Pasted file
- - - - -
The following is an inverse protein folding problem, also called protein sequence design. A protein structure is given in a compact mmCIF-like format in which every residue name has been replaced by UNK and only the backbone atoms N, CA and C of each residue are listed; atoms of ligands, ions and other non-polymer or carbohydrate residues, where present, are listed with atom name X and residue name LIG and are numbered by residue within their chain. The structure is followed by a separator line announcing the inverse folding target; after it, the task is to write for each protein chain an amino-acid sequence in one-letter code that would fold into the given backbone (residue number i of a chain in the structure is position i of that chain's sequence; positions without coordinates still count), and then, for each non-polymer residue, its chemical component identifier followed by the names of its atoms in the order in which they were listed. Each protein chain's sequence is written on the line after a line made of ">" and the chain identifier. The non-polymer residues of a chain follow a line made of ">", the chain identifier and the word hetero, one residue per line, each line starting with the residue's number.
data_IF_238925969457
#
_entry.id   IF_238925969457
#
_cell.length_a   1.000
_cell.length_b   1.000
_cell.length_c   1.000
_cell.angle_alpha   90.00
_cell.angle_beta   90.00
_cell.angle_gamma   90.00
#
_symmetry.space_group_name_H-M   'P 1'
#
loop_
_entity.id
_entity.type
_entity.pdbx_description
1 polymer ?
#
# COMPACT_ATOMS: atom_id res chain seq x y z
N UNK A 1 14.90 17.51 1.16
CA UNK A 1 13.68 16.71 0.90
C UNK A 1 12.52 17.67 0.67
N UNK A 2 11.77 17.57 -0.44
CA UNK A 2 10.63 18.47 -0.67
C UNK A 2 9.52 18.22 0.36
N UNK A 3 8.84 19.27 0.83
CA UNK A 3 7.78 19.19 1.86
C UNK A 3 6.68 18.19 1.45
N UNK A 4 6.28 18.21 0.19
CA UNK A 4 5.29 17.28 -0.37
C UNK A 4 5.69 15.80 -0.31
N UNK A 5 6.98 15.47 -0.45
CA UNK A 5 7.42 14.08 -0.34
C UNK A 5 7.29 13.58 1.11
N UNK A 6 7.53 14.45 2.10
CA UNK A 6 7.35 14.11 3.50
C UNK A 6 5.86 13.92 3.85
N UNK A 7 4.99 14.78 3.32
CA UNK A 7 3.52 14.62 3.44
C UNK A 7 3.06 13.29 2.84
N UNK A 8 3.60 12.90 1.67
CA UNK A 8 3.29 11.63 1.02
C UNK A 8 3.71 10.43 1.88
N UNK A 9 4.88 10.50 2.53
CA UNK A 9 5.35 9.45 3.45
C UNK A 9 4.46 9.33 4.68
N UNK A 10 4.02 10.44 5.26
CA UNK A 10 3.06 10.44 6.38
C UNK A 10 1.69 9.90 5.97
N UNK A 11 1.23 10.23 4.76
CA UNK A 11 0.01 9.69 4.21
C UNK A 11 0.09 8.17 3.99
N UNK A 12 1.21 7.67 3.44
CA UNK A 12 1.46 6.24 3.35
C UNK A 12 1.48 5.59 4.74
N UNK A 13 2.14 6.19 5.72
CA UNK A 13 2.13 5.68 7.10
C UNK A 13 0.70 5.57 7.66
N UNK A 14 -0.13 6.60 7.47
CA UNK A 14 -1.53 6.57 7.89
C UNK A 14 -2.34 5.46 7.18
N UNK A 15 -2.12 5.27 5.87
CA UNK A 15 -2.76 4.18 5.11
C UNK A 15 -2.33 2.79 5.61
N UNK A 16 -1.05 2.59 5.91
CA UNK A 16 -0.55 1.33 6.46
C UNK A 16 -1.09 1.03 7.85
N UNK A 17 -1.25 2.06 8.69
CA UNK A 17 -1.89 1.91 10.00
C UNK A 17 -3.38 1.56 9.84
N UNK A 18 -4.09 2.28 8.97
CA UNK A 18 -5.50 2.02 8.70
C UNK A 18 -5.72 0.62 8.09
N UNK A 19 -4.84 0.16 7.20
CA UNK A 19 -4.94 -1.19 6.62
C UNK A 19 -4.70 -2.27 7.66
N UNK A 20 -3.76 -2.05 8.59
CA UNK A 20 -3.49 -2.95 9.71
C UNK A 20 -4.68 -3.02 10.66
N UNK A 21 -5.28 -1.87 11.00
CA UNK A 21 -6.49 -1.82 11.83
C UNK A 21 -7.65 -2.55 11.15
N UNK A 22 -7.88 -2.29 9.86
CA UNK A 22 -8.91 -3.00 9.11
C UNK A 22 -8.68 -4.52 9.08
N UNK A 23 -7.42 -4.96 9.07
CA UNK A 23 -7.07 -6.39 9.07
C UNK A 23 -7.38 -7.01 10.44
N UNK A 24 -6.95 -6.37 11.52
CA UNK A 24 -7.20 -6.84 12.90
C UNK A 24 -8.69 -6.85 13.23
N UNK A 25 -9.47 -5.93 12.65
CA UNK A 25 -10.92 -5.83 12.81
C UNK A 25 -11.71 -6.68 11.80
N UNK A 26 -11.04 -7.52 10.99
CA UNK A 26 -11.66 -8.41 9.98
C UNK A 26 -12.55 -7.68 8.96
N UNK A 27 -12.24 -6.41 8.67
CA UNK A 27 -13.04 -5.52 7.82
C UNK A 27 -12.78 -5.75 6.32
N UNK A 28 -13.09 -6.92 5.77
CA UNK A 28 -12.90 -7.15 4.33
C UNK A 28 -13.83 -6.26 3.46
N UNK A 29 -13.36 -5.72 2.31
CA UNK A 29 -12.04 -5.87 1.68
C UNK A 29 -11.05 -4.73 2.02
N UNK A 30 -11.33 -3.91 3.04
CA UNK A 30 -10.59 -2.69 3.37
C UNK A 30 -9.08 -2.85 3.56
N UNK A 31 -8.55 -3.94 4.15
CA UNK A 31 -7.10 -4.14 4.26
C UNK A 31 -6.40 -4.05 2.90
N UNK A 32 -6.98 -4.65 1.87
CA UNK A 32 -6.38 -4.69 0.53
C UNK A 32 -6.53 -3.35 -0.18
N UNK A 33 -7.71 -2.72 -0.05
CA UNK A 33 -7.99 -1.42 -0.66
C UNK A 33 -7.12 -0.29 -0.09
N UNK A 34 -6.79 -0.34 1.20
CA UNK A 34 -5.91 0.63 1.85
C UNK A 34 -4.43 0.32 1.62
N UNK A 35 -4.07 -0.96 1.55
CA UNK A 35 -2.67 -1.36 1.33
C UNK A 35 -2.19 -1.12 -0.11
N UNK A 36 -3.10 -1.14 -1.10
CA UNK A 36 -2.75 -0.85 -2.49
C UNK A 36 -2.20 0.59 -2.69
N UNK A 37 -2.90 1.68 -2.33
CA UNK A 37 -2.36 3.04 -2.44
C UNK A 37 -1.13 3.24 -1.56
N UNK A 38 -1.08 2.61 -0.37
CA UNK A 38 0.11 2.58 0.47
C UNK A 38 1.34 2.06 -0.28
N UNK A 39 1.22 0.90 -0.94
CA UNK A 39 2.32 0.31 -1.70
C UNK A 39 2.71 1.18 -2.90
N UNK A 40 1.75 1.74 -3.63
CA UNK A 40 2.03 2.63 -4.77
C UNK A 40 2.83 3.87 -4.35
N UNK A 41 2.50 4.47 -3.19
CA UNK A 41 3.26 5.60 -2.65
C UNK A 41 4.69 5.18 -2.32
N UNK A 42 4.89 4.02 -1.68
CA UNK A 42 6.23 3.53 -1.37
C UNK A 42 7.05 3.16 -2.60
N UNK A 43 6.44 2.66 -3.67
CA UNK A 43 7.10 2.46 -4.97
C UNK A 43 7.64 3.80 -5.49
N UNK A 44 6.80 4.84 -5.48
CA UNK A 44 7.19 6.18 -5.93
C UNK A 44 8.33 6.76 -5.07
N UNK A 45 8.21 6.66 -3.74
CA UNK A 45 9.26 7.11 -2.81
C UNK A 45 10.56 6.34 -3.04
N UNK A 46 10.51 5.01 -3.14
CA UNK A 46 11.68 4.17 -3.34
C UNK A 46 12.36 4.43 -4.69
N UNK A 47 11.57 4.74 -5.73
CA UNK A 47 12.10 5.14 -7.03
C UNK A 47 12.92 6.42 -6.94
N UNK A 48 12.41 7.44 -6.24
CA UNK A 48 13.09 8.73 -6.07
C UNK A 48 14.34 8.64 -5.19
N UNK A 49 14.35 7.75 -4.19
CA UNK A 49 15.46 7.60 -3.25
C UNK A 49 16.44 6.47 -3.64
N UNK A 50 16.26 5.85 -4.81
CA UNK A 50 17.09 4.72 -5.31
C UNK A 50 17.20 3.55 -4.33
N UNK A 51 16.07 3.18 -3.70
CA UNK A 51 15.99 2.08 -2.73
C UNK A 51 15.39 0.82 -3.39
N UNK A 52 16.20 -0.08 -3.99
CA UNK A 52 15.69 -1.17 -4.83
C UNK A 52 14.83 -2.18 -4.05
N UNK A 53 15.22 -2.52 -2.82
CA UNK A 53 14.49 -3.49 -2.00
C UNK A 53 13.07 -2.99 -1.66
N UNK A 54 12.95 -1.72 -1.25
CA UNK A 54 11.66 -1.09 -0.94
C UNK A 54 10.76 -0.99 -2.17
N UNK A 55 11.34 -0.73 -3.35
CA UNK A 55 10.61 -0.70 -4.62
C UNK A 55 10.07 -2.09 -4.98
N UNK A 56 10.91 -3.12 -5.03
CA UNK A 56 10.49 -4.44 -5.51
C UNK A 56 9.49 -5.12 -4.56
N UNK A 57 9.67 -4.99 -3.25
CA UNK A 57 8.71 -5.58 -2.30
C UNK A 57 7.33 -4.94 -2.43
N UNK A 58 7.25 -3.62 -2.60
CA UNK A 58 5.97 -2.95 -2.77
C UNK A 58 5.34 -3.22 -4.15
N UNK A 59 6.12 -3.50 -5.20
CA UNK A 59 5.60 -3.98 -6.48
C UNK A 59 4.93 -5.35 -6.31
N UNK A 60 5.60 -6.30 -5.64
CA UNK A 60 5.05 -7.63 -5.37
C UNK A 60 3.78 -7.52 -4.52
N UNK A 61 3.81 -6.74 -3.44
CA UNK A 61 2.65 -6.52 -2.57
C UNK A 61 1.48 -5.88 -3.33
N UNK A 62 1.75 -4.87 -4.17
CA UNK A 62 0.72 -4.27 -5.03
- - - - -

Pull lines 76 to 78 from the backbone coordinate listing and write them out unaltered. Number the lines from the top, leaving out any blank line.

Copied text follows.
N UNK A 19 -4.84 0.16 7.20
CA UNK A 19 -4.94 -1.19 6.62
C UNK A 19 -4.70 -2.27 7.66